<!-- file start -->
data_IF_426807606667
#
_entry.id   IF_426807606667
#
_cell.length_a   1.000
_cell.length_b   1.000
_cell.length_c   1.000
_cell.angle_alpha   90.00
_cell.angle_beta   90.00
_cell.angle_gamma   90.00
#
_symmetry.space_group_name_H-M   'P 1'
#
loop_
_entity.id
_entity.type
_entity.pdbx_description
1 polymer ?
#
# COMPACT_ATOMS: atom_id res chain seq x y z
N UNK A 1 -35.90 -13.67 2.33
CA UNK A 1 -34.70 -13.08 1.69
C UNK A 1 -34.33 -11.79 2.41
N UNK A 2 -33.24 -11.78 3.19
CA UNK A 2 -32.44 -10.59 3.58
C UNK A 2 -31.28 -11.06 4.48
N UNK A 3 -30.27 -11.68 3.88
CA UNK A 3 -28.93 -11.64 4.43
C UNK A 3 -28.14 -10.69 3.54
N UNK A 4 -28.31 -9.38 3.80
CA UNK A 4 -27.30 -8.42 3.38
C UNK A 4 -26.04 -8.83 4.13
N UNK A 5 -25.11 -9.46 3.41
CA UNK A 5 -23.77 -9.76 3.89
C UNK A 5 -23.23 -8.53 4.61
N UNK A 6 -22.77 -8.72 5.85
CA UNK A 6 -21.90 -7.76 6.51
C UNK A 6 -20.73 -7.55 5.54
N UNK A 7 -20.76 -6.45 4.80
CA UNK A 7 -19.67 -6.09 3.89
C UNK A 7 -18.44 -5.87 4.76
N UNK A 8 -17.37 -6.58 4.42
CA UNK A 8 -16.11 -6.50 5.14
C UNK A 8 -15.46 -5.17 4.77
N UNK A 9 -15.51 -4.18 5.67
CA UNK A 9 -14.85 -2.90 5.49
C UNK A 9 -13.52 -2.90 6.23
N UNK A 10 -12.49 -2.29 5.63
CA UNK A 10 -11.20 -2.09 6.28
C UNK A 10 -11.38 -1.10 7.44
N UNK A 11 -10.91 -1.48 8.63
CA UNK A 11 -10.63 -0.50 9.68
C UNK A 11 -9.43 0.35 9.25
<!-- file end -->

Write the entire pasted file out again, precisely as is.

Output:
data_IF_426807606667
#
_entry.id   IF_426807606667
#
_cell.length_a   1.000
_cell.length_b   1.000
_cell.length_c   1.000
_cell.angle_alpha   90.00
_cell.angle_beta   90.00
_cell.angle_gamma   90.00
#
_symmetry.space_group_name_H-M   'P 1'
#
loop_
_entity.id
_entity.type
_entity.pdbx_description
1 polymer ?
#
# COMPACT_ATOMS: atom_id res chain seq x y z
N UNK A 1 -35.90 -13.67 2.33
CA UNK A 1 -34.70 -13.08 1.69
C UNK A 1 -34.33 -11.79 2.41
N UNK A 2 -33.24 -11.78 3.19
CA UNK A 2 -32.44 -10.59 3.58
C UNK A 2 -31.28 -11.06 4.48
N UNK A 3 -30.27 -11.68 3.88
CA UNK A 3 -28.93 -11.64 4.43
C UNK A 3 -28.14 -10.69 3.54
N UNK A 4 -28.31 -9.38 3.80
CA UNK A 4 -27.30 -8.42 3.38
C UNK A 4 -26.04 -8.83 4.13
N UNK A 5 -25.11 -9.46 3.41
CA UNK A 5 -23.77 -9.76 3.89
C UNK A 5 -23.23 -8.53 4.61
N UNK A 6 -22.77 -8.72 5.85
CA UNK A 6 -21.90 -7.76 6.51
C UNK A 6 -20.73 -7.55 5.54
N UNK A 7 -20.76 -6.45 4.80
CA UNK A 7 -19.67 -6.09 3.89
C UNK A 7 -18.44 -5.87 4.76
N UNK A 8 -17.37 -6.58 4.42
CA UNK A 8 -16.11 -6.50 5.14
C UNK A 8 -15.46 -5.17 4.77
N UNK A 9 -15.51 -4.18 5.67
CA UNK A 9 -14.85 -2.90 5.49
C UNK A 9 -13.52 -2.90 6.23
N UNK A 10 -12.49 -2.29 5.63
CA UNK A 10 -11.20 -2.09 6.28
C UNK A 10 -11.38 -1.10 7.44
N UNK A 11 -10.91 -1.48 8.63
CA UNK A 11 -10.63 -0.50 9.68
C UNK A 11 -9.43 0.35 9.25